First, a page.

- How had the Asian Americans gained the civil liberties act, and to what extent did African American movement have an impact on the redress movement?
- To what was the death of Malcom X factor in the redress movement?
- What impact did CORE have on the Japanese Americans?
- What was Yuri Kochiyama’s role in the movement?
- What effect did media have on helping Japanese Americans to gain reparations from the government?
- African American movement: A civil rights movement in the 1950s and 1960s to desegregate public places, and to enforce constitutional and legal rights for African Americans
- Civil Rights Movement: A struggle in the minority groups with a goal to gain legal rights and to enforce constitutional rights, which started in the 1950s
- CORE: Congress of Racial Equality- a civil rights organization with a goal to bring equality to all people regardless of sex, race, religion or ethnic background
- Internment camps: Concentration Camps where hundreds of thousands Japanese Americans had to relocate to from 1942 to 1946
- Nisei: Second-generation Japanese Immigrant
- Redress Movement: refers to efforts to obtain the reinstitution of rights, an apology or monetary compensation from the US government
During World War II, hundreds of thousands of Japanese Americans, most from the west coast, were forced into internments camps. After World War II, many Japanese Americans lost their homes, jobs, and family members. This also caused many survivors to have PTSD, and other health problems. After this, many Japanese Americans fought for reparations from the government in the 1970s. The Japanese Americans had support from the African Americans and had been influenced by their reparation movements. One prominent figure is Yuri Kochiyama. She worked with CORE to fight for racial equality, and was heavily influenced by Malcolm X. After Malcolm X’s death, she worked with other Japanese Americans to fight for legal reparations and an apology from the US Government. Many Japanese Americans went to the courts to fight for the redress bill. In 1979, the National Council for Japanese American Redress broke off from the Japanese Americans Citizens League with a goal to obtain redress. INCJAR fought in the courts mainly because they would not need a huge constituency support to win a court case, and that the judicial route would be the best way for expressing the grievances of the victims. While this court case did not succeed in its goal, it contributed to the overall redress effort. The research for this case helped educate the society and officials that the violation of the constitutional rights was the main issue for the incarceration of the Japanese Americans.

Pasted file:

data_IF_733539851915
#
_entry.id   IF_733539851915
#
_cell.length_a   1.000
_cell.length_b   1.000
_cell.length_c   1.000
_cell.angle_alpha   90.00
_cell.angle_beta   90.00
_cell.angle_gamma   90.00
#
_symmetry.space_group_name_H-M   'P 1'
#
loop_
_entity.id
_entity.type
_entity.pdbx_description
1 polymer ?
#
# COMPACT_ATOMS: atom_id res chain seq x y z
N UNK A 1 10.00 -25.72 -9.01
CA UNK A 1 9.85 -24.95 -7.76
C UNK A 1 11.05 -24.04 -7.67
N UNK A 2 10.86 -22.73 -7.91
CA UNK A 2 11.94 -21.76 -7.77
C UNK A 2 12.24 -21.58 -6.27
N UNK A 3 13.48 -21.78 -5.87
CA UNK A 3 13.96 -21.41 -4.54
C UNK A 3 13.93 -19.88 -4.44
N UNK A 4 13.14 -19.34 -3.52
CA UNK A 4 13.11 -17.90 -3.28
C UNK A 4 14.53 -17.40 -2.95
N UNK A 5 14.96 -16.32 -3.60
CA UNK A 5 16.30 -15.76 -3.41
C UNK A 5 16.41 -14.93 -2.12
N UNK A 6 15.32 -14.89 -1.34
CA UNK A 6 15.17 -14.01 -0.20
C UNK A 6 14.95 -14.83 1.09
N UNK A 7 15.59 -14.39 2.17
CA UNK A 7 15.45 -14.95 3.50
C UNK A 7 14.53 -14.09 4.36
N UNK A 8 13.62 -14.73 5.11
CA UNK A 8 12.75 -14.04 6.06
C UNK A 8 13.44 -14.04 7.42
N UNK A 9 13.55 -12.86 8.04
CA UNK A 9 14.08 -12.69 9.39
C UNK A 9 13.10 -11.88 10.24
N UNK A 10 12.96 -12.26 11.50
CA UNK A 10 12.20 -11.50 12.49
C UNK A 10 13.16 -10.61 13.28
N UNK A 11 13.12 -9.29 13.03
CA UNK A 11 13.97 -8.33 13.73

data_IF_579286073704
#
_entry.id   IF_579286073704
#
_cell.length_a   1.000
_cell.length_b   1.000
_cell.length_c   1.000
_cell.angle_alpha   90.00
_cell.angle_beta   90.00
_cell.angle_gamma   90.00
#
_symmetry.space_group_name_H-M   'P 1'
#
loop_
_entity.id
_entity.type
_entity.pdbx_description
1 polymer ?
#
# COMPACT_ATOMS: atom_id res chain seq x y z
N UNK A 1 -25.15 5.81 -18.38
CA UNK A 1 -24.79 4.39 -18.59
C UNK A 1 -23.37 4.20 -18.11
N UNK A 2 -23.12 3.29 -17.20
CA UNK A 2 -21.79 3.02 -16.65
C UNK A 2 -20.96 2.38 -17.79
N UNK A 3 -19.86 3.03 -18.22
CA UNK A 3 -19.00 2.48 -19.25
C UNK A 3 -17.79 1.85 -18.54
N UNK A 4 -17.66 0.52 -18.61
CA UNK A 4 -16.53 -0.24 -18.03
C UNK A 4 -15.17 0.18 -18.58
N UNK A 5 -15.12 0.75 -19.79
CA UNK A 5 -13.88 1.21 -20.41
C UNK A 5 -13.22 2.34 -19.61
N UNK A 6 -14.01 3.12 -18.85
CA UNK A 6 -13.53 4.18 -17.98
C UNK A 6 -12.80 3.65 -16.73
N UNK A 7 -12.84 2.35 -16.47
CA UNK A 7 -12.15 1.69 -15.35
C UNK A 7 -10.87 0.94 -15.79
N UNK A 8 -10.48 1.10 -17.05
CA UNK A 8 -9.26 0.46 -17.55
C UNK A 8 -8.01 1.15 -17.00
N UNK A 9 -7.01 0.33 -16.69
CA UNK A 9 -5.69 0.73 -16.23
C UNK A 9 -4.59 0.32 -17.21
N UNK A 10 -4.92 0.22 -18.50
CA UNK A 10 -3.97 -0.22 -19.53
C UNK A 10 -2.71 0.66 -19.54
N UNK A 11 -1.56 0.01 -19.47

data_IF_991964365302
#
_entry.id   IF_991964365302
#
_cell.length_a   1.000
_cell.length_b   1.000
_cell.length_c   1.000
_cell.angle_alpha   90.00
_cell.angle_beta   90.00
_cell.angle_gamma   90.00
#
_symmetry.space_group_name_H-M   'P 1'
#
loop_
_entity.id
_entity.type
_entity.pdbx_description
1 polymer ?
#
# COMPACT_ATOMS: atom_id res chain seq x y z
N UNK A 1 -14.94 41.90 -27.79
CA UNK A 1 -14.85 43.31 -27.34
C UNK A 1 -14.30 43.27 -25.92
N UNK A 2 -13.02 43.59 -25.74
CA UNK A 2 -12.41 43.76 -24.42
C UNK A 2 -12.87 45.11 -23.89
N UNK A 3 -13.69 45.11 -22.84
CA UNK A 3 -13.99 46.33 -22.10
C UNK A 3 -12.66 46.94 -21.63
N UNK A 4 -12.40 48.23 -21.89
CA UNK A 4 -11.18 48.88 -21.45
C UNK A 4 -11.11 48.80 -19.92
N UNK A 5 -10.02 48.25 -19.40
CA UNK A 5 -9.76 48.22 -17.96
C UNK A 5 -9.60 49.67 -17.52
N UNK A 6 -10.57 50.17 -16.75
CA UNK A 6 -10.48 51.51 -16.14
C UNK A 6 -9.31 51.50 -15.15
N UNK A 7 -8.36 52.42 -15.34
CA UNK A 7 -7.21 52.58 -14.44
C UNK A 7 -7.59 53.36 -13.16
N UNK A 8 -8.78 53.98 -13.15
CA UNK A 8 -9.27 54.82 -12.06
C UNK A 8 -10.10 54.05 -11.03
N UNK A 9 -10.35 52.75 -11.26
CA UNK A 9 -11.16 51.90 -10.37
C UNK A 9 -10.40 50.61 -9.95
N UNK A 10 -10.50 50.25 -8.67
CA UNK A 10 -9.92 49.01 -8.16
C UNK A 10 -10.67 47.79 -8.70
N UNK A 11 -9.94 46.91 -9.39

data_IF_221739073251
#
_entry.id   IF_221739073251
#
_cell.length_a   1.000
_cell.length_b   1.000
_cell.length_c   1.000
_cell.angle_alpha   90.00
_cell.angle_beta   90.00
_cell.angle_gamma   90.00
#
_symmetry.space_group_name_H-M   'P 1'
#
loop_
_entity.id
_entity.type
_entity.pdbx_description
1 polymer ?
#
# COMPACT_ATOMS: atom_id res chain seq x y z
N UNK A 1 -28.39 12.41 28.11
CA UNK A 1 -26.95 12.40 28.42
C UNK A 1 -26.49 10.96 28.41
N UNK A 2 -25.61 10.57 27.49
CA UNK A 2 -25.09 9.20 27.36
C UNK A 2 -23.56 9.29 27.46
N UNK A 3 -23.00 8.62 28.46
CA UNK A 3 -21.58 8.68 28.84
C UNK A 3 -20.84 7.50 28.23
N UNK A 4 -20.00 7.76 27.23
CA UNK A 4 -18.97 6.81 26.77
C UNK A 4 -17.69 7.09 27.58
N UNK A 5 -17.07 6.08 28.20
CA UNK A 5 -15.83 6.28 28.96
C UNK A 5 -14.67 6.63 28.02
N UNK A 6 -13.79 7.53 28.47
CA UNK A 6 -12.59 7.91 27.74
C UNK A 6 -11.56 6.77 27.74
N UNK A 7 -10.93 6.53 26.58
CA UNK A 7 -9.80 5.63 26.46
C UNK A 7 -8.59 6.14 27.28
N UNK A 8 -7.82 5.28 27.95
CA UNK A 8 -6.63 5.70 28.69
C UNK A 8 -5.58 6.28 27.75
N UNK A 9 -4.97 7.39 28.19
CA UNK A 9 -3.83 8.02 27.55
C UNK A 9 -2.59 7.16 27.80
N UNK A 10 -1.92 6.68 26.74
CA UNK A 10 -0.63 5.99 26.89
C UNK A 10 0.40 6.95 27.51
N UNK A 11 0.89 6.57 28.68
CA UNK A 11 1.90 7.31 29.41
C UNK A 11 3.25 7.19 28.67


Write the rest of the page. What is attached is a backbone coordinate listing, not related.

These court cases, even though not as successful in obtaining a redress bill, did give a new point on the legislative process. The success of the campaigns was the result of legislation and strong community support. The increase in media coverage on the issues, lobbying efforts, and the support from different minority groups lead to the apology from the Reagan Administration, the Civil Liberties Act of 1988, and the grant of $20,000 to each survivor. This movement is important in the American History because it is an example of how many minority groups supported each other to help one minority group to attain reparations, and how the influences impacted the outcome of the movement.